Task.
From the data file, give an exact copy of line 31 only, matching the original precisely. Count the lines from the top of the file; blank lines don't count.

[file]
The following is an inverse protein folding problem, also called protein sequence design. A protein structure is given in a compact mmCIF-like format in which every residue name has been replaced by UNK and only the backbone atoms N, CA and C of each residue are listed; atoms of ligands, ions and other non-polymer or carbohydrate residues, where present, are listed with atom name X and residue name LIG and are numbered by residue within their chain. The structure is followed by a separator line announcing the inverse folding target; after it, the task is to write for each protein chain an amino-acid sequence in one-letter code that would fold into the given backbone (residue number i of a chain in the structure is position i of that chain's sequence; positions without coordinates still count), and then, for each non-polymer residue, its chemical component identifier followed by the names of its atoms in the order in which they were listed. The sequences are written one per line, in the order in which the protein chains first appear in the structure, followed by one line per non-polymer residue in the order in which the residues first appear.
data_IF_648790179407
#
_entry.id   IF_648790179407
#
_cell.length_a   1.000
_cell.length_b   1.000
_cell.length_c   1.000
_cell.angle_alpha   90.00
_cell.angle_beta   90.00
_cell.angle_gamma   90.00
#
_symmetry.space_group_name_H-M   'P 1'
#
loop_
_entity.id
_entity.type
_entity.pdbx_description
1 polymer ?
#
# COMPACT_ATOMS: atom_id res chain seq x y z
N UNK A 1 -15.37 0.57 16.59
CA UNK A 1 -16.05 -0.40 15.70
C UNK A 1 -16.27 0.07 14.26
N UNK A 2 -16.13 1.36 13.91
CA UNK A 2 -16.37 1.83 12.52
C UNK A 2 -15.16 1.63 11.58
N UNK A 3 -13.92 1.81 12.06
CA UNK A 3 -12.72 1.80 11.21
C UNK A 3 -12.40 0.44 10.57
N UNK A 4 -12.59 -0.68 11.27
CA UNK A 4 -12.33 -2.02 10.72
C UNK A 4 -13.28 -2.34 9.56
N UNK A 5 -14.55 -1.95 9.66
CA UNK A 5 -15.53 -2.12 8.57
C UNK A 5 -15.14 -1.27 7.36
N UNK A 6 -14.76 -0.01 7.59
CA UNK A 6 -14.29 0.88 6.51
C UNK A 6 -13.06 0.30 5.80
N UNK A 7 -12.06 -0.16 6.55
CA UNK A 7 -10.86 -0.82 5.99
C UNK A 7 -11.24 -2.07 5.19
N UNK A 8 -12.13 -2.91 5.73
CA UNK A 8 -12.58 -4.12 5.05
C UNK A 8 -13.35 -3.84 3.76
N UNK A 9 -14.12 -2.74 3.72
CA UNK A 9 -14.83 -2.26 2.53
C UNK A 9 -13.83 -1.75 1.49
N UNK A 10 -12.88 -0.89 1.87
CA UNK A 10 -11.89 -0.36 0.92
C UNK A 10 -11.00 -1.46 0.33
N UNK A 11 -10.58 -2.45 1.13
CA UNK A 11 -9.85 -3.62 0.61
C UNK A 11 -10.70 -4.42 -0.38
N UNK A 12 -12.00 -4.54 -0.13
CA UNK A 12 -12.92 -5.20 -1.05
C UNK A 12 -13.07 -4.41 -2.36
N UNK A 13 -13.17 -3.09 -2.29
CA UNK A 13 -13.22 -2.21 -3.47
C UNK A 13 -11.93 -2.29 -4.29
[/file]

N UNK A 4 -12.59 -0.68 11.27